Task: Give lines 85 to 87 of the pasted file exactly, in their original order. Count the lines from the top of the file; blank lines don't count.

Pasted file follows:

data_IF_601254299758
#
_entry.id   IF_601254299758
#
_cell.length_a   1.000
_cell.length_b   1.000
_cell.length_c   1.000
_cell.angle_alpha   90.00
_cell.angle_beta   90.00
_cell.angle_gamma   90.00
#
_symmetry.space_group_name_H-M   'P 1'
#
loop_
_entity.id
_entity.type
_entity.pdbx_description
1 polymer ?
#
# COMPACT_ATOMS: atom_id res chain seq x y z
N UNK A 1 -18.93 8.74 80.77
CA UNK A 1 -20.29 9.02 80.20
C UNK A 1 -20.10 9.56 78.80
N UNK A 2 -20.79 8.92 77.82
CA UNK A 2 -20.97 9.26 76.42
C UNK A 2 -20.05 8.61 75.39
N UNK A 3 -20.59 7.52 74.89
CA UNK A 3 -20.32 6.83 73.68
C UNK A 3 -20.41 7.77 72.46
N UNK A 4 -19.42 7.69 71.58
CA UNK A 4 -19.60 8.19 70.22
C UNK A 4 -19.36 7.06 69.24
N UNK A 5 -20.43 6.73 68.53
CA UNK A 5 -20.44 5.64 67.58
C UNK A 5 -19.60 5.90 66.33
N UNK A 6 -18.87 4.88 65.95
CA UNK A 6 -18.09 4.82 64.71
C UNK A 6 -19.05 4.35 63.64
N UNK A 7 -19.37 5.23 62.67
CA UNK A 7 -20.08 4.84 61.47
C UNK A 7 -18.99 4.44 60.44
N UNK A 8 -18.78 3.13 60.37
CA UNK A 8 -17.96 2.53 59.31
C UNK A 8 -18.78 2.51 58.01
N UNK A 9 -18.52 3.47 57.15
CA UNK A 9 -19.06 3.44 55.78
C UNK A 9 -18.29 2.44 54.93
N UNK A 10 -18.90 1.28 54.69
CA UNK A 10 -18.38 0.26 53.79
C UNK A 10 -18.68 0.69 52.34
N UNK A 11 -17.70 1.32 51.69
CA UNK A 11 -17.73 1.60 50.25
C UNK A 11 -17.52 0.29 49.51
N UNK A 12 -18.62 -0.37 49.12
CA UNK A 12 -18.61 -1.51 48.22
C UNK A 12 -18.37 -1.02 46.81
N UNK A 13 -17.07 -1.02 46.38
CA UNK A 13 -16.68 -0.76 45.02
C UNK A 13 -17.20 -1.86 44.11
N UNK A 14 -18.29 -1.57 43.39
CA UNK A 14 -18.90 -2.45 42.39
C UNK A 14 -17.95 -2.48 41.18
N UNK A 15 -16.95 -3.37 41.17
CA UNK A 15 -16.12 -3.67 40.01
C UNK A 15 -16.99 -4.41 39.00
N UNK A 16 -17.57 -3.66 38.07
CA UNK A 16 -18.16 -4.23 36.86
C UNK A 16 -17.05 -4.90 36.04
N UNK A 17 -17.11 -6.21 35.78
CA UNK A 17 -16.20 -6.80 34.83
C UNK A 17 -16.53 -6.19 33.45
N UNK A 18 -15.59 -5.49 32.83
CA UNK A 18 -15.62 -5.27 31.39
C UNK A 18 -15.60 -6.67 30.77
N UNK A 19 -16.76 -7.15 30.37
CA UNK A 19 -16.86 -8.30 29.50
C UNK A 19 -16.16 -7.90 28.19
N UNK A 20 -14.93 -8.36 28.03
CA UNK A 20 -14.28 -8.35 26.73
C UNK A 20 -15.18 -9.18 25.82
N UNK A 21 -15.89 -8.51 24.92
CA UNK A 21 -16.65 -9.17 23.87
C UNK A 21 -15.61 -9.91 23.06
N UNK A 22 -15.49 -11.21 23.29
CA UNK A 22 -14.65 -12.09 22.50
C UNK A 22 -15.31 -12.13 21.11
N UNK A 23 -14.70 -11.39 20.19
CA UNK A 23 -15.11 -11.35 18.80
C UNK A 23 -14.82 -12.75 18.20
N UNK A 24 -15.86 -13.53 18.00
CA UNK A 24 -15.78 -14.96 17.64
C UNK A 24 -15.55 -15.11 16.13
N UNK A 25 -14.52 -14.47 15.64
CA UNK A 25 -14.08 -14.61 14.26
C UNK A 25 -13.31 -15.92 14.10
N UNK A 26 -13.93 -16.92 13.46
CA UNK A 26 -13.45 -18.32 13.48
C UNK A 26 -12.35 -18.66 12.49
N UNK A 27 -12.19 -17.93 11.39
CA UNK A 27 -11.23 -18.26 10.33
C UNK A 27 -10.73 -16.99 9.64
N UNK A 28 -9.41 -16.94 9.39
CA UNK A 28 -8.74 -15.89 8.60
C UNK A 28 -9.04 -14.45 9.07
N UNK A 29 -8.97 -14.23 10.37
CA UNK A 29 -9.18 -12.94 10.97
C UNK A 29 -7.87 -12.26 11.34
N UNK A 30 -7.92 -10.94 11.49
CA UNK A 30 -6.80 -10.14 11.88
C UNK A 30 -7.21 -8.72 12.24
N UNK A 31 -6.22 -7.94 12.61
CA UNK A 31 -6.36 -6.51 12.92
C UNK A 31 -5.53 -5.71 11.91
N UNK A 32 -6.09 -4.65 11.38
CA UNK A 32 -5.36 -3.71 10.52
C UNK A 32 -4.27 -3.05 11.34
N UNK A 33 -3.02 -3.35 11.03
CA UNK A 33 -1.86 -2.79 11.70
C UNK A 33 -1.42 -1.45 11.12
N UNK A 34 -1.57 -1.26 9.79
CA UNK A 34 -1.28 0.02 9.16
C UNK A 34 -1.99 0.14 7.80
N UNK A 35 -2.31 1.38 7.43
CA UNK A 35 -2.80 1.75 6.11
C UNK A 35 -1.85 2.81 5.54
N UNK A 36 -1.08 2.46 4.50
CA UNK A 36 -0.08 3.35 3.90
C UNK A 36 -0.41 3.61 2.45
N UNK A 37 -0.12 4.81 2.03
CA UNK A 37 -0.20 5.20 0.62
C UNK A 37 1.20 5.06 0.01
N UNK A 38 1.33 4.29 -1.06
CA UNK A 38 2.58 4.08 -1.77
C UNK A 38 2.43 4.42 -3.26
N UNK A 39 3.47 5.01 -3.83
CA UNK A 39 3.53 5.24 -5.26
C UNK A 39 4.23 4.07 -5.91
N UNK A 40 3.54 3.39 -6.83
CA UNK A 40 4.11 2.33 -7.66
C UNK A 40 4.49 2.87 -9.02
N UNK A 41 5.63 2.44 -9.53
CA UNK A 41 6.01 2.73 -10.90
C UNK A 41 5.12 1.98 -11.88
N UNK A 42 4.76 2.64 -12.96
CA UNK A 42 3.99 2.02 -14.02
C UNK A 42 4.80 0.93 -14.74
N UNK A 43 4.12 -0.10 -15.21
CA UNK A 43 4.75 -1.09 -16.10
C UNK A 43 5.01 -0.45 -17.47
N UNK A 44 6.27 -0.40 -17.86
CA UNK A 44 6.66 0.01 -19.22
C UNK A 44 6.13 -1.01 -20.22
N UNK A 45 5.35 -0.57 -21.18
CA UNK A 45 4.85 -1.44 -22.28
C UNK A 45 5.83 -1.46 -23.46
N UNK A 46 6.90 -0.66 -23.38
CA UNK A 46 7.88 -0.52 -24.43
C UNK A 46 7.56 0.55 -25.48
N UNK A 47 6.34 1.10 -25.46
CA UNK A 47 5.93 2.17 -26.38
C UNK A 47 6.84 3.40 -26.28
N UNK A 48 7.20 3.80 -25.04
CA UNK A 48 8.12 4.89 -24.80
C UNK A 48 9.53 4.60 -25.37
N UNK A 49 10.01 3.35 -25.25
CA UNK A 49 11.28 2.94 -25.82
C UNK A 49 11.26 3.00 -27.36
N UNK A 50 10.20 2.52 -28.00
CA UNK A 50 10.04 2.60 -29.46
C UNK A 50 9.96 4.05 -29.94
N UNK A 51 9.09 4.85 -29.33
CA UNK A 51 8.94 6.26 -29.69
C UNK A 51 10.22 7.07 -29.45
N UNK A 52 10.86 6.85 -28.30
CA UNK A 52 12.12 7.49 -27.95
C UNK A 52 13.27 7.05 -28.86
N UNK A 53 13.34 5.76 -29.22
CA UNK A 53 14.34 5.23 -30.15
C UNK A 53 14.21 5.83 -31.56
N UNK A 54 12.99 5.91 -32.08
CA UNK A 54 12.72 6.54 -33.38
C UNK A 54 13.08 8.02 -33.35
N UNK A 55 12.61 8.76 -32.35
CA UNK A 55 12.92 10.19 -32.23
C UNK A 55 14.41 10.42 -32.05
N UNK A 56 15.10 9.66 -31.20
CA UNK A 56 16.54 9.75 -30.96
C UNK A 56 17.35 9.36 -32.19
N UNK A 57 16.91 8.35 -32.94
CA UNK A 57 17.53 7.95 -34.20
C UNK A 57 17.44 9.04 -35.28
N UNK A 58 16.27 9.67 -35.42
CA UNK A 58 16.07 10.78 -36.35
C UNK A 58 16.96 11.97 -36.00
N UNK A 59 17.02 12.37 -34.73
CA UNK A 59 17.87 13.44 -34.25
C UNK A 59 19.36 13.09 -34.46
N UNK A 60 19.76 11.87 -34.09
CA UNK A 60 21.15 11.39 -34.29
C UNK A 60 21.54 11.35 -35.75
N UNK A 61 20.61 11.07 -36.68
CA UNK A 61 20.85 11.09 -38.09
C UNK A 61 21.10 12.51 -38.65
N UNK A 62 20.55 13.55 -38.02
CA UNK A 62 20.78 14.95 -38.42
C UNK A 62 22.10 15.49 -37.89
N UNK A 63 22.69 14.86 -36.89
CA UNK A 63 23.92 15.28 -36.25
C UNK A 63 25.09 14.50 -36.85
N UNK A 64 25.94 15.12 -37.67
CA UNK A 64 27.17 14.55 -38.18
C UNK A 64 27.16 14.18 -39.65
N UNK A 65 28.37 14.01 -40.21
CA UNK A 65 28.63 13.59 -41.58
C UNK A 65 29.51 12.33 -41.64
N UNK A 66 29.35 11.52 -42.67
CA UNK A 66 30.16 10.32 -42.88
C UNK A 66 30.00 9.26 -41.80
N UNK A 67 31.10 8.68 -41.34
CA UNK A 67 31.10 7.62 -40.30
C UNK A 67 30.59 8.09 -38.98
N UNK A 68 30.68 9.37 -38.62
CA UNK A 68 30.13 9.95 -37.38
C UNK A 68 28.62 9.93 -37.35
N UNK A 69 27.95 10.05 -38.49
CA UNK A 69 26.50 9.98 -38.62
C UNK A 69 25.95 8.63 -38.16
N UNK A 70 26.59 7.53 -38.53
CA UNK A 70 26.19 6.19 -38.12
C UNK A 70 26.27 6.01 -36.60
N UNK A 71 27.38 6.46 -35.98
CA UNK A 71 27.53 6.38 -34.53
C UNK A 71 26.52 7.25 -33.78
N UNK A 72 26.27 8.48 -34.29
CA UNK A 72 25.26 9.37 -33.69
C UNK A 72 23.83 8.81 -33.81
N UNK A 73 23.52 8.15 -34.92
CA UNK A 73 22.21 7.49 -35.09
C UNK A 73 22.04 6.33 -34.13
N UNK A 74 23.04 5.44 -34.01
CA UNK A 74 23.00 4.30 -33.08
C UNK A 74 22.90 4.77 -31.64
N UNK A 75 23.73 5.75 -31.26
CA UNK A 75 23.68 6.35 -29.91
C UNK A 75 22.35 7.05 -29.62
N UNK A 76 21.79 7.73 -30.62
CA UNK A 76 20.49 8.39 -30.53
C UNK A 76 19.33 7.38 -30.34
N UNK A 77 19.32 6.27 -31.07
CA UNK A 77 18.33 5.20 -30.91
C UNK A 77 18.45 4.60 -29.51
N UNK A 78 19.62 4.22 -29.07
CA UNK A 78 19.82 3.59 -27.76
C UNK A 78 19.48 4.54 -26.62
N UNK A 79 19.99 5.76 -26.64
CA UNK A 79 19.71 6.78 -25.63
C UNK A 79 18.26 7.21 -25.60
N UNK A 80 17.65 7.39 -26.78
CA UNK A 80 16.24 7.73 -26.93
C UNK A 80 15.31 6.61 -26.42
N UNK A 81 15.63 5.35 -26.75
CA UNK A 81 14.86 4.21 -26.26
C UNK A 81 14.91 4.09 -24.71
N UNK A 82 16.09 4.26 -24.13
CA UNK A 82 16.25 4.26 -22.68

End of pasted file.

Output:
CA UNK A 22 -14.65 -12.09 22.50
C UNK A 22 -15.31 -12.13 21.11
N UNK A 23 -14.70 -11.39 20.19